The lifecycle of refractive surgery patients starts before they step foot into your office. Our practice, like many others, does not have a large advertising budget for refractive surgery. We therefore rely on a referral base generated by word of mouth and the reputation of our institution. Often, patients who are under my care for dry eye disease or cataracts refer their friend or family member to me for refractive surgery. Once an inquiry for a refractive surgery evaluation is submitted, we make every effort to contact and schedule patients for an appointment as quickly as possible. Depending on where you practice, patients likely have many options for a refractive surgeon. Asking them to wait weeks or months for an appointment puts you at risk of losing them to someone else.
ESTABLISHING A GOOD RAPPORT
Our typical refractive surgery patient is young and healthy. It is common for this to be the first time they undergo surgery. Their anxiety level may be heightened, so I take my time during the consultation to guide them through their options and what to expect on the day of the procedure. I make it a point to tell patients how much time they should plan to take off work, which in most cases is not more than a few days.
Like many of the procedures we perform in ophthalmology, the actual time spent in surgery is a fraction of the lifecycle of a refractive surgery patient. The bulk of the lifecycle happens after surgery.
Most patients follow a similar postoperative schedule regardless of the type of refractive procedure they had, but the focus of each visit varies. After PRK, much of my time is spent reassuring patients and reaffirming the prolonged recovery from this type of surgery. After LASIK, I remind patients how important it is to avoid touching their eyes. And after phakic IOL surgery, I emphasize how important it is for patients to return for their follow-up appointments, even when they feel like everything is perfect, because we need to monitor their IOP and check the vault of their implanted lens.
We like to see refractive surgery patients at regular intervals for the first year after their procedures. Thereafter, we keep patients engaged with our practice by encouraging them to continue following up for regular dilated eye exams. It is also important to remember that many of these patients have axial myopia and should have their peripheral retinas examined periodically.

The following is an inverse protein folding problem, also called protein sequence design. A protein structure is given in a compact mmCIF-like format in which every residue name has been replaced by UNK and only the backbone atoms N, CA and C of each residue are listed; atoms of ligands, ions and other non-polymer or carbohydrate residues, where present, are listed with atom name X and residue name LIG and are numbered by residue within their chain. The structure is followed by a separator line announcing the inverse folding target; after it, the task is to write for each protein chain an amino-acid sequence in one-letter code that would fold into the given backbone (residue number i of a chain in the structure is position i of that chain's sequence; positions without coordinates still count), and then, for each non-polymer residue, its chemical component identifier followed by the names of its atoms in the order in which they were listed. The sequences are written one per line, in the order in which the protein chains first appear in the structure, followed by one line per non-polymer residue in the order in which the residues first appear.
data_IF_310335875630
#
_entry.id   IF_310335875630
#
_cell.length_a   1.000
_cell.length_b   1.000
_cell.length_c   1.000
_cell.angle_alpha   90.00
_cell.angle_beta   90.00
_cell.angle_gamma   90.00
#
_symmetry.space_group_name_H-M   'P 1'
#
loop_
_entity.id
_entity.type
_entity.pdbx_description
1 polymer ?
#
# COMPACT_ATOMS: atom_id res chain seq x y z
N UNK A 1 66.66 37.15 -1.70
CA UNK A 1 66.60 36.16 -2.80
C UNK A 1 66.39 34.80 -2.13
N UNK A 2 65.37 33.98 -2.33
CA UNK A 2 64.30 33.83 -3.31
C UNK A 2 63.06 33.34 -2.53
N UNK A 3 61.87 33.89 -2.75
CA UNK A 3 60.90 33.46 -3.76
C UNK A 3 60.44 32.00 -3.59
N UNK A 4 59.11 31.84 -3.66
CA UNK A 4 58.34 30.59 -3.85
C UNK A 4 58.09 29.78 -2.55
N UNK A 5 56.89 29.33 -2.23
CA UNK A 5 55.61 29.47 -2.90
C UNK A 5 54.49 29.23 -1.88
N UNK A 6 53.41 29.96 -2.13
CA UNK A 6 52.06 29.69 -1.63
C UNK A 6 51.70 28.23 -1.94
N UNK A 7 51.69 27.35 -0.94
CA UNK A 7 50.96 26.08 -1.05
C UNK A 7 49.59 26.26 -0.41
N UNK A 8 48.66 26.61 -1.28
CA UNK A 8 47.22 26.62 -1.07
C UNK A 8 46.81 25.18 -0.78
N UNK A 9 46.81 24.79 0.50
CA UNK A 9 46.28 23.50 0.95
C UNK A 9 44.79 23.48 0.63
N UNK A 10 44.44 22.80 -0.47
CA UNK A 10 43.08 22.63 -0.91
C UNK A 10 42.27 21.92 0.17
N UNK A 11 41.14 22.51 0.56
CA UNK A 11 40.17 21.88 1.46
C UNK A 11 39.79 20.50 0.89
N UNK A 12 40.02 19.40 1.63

MAINTAINING THE RELATIONSHIP
From a practice-building standpoint, maintaining the relationship with refractive surgery patients—who are typically happy with their outcomes—long after their surgery has many upsides.
Top Three Reasons to Maintain the Refractive Surgery Patient Relationship
It can lead to referrals, cultivating more patient lifecycles
It can result in the prescribing of treatment for presbyopia
It can develop into a secondary lifecycle for cataract surgery
First, it reminds them of their satisfaction and can prompt them to refer their friends and family for refractive surgery, cultivating more patient lifecycles. Second, as they age, presbyopia will inevitably set in. Identifying the condition early in these patients can avoid the misconception that their LASIK is wearing off. Even with proper education, patients can feel frustrated that the only recommendation is reading glasses. Now, we counsel patients that Vuity (pilocarpine HCl ophthalmic solution 1.25%, Allergan) is a pharmacologic treatment for presbyopia that can prolong the amount of time they maintain spectacle-free vision across a range of distances. Eventually, a visually significant cataract develops. People who were once refractive surgery patients are now cataract patients or, better put, refractive cataract patients who are starting a lifecycle of their own.
For a European perspective on this topic, click here to read an article by Erika N. Eskina, MD